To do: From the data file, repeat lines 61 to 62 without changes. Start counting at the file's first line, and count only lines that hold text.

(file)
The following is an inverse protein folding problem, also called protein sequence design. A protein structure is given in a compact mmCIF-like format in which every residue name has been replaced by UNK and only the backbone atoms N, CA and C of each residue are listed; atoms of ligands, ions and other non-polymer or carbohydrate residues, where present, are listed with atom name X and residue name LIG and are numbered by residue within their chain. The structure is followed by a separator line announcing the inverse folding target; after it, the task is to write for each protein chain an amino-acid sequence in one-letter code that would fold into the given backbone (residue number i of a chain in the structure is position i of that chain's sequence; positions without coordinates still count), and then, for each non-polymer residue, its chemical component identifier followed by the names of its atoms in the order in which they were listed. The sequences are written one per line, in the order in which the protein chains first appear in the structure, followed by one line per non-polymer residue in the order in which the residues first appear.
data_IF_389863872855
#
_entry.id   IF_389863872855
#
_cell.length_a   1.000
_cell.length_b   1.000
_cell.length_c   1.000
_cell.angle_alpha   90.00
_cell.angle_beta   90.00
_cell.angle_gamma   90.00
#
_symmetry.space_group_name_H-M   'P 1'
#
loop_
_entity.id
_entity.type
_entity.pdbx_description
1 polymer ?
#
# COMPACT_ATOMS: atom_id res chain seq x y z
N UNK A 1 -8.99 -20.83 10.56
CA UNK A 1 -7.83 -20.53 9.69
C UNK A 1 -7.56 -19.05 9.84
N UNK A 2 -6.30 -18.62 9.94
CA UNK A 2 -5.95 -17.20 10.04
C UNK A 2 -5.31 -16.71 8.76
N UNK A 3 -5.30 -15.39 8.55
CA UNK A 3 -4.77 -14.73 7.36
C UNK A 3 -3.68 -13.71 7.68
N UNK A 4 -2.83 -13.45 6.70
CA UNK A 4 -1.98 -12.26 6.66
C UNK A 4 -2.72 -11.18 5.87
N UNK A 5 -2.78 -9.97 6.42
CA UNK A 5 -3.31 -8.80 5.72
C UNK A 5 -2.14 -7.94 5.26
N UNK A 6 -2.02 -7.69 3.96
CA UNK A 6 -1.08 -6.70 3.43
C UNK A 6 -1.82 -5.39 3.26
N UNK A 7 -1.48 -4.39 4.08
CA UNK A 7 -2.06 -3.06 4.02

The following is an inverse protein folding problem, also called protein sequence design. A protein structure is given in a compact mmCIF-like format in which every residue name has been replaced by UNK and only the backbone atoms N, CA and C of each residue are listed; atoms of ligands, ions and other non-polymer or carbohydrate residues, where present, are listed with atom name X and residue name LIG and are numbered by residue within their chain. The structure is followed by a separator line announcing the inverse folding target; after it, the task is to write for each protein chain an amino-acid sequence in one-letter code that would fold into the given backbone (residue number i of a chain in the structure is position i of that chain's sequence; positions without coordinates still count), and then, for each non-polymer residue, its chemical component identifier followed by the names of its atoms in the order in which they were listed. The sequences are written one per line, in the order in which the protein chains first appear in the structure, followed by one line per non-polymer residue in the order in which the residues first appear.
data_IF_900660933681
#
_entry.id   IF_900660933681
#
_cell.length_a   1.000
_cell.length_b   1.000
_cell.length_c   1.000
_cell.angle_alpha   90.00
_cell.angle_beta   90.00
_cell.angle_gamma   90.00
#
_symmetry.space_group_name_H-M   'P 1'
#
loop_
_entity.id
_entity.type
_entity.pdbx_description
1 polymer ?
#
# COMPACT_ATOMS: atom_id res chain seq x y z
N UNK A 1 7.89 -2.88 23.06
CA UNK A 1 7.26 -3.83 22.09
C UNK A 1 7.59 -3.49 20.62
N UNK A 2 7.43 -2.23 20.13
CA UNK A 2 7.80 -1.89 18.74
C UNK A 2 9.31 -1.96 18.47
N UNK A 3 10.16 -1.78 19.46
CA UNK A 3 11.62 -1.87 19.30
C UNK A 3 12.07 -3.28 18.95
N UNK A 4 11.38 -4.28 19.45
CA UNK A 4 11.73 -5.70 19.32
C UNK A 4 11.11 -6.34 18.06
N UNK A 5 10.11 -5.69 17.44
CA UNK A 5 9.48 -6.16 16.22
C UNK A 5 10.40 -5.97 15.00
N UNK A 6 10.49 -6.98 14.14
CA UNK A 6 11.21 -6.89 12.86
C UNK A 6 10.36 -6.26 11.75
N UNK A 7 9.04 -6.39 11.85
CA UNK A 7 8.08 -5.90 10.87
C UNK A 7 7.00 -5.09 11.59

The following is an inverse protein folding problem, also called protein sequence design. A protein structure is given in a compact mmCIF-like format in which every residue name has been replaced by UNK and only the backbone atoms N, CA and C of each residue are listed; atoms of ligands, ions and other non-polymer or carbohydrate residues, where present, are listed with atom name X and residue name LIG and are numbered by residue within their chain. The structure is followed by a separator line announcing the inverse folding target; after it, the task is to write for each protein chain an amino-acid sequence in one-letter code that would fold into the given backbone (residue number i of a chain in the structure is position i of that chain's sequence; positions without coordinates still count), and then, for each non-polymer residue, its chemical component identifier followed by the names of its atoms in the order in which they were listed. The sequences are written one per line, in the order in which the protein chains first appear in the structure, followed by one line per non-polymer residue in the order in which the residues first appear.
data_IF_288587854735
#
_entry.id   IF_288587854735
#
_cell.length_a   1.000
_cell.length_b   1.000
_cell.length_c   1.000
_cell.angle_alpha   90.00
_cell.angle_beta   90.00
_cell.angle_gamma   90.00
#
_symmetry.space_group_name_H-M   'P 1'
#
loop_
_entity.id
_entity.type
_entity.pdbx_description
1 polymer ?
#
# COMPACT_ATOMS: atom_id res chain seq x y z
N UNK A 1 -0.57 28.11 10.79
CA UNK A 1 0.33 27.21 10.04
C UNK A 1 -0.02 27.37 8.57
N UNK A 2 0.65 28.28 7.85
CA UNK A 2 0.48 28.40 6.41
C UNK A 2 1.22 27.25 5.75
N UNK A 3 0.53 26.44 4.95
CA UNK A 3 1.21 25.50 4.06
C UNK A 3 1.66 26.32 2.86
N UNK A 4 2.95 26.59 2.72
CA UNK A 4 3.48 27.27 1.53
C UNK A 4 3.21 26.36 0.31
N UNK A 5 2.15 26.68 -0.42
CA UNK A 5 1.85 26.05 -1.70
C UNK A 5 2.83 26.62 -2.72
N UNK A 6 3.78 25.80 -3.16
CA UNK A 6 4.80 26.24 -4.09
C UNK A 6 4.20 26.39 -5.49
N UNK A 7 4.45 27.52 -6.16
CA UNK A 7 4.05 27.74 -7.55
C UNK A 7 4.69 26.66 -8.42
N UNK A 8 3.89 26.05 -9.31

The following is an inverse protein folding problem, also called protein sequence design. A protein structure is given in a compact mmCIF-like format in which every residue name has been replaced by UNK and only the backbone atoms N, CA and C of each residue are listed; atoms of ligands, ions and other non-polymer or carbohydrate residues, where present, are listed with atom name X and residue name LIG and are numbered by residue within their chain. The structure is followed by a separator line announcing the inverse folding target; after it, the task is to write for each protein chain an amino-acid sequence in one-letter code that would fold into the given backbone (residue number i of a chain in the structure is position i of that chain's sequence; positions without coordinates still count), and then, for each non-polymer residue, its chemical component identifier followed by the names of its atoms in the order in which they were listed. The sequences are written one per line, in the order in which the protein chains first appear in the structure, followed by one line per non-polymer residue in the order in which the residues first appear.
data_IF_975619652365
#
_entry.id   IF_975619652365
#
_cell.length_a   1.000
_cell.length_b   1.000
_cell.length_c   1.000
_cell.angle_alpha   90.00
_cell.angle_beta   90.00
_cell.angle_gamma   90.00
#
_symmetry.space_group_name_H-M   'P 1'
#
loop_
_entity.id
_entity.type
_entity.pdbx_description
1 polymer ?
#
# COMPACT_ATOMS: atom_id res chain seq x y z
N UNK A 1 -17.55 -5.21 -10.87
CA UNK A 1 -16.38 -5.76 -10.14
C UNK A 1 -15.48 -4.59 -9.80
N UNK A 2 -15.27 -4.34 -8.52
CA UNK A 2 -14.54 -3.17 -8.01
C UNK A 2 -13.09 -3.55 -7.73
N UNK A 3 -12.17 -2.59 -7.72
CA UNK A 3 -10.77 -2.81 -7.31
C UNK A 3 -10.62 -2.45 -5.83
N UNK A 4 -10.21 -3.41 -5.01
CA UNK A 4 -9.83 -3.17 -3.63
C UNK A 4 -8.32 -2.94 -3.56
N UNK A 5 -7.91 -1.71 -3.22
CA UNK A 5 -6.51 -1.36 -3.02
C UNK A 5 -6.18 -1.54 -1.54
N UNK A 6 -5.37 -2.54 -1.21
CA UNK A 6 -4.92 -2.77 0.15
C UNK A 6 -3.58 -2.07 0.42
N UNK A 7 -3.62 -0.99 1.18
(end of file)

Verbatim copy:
#
# COMPACT_ATOMS: atom_id res chain seq x y z